(699g) Accelerating Inorganic Discovery with Machine Learning and Automation

Authors: 
Kulik, H. J., Massachusetts Institute of Technology
Janet, J. P., Massachusetts Institute of Technology
Nandy, A., Massachusetts Institute of Technology
Duan, C., Massachusetts Institute of Technology
Gugler, S., Massachusetts Institute of Technology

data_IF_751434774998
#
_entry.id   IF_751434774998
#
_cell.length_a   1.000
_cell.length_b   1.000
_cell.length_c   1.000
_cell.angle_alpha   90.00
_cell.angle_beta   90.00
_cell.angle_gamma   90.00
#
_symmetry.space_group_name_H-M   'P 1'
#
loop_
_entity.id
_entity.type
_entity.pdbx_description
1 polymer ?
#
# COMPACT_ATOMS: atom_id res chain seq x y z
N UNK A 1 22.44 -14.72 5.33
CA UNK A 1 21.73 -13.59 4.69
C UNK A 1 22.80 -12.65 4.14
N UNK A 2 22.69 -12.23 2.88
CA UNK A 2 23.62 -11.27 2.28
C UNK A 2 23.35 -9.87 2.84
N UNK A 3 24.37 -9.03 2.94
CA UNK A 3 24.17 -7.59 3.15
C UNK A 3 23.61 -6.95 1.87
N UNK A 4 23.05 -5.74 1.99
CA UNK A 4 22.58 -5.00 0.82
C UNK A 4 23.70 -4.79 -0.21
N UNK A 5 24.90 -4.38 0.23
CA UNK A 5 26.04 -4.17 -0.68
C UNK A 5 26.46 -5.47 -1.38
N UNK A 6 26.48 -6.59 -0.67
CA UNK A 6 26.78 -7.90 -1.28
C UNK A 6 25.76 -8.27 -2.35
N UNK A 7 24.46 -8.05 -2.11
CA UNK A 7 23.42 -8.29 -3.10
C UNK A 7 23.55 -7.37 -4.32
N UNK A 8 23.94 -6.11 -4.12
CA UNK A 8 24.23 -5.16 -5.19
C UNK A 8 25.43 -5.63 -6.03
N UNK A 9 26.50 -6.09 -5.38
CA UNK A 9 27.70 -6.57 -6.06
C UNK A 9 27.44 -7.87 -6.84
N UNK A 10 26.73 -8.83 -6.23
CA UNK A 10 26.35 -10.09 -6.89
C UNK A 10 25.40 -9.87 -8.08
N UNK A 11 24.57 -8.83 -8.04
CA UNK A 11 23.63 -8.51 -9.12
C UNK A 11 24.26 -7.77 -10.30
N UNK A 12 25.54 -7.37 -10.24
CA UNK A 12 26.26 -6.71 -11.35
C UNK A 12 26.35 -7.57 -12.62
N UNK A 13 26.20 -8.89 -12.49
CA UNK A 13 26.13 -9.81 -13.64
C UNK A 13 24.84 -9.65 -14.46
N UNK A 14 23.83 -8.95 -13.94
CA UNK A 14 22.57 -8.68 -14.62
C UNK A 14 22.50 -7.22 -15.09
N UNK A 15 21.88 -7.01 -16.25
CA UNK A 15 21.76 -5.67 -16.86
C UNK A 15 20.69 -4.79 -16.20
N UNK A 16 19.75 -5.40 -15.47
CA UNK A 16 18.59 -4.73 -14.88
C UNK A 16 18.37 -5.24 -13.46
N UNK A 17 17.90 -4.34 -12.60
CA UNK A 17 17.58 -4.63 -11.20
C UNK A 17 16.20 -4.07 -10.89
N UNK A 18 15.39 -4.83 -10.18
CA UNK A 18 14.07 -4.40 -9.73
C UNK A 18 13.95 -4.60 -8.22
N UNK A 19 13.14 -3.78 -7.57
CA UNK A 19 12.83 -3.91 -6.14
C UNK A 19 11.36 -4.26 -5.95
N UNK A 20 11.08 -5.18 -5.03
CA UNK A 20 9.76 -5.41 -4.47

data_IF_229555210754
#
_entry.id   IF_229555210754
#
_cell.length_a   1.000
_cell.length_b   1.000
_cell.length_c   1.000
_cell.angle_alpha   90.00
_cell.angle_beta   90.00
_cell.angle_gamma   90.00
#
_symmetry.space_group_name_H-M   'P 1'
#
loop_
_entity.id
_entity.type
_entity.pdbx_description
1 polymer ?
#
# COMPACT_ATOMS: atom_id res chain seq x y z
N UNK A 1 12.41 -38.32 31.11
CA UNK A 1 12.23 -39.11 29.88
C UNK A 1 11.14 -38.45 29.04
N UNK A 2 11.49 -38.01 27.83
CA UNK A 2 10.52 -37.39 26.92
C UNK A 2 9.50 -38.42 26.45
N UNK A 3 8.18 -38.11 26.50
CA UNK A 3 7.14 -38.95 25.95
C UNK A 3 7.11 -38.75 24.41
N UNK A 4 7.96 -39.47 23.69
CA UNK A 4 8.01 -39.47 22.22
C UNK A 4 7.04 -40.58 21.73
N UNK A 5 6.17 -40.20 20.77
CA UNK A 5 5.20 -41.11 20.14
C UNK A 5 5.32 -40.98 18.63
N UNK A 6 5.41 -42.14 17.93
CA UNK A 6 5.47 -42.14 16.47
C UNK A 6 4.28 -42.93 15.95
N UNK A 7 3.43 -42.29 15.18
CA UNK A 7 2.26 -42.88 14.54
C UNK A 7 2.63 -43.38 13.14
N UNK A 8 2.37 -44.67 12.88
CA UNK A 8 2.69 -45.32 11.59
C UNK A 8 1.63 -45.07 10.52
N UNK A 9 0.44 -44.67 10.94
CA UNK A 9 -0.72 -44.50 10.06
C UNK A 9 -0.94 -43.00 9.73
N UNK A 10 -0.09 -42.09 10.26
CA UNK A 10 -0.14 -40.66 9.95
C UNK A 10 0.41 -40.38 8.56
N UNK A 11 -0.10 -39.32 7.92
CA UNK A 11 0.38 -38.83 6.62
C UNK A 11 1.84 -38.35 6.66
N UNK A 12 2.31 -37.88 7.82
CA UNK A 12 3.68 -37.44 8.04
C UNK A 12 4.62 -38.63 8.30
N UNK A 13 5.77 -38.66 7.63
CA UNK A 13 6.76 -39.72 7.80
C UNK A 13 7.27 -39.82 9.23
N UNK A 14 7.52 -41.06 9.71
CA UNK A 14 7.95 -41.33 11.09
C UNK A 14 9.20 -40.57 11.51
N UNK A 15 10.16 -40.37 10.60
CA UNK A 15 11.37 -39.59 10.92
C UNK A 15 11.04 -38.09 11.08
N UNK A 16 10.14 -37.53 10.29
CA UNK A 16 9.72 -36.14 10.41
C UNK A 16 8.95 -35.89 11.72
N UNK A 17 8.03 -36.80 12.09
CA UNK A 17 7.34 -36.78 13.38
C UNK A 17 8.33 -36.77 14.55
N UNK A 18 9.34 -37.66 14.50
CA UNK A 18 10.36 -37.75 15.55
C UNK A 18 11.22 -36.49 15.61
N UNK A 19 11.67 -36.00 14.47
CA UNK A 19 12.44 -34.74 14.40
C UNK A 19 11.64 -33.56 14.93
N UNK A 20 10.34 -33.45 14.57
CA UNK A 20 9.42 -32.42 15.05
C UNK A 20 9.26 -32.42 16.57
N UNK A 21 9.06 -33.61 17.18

Computation has emerged as a powerful tool for accelerating the discovery of new materials and molecules: first through first-principles simulation in high throughput screening and very recently even further with machine learning (ML). Unique challenges remain for the accelerated discovery and design of inorganic complexes, despite the highly tunable electronic structure properties that make these materials so compelling for applications in energy storage and catalysis. Density functional theory (DFT) is the method of choice in most computational screening, but DFT is simultaneously too computationally costly and inaccurate for the predictive design of open-shell transition metal complex properties. I will describe our recent efforts to overcome both of these challenges through developing ML models (e.g., artificial neural networks) that predict key first-principles energetic (e.g., spin-state ordering, redox potential, and binding energies) and geometric properties to within the accuracy of the underlying simulation method that provides the training data. I will describe our efforts to use these ML models for extrapolative applications (i.e., design) by incorporating heuristics for ML model uncertainty in a genetic algorithm to discover new inorganic compounds. I will also describe how we are using ML models to overcome increased variability and limited applicability of linear free energy relationships (LFERs), which are widely employed in the solid state, between energies of key intermediates or transition states in a catalytic cycle for single-site and molecular catalysis. Our work on representative catalytic reaction steps in oxidation catalysis demonstrates how our strategies first demonstrated on equilibrium properties such as spin state ordering can be extended to catalysis as well.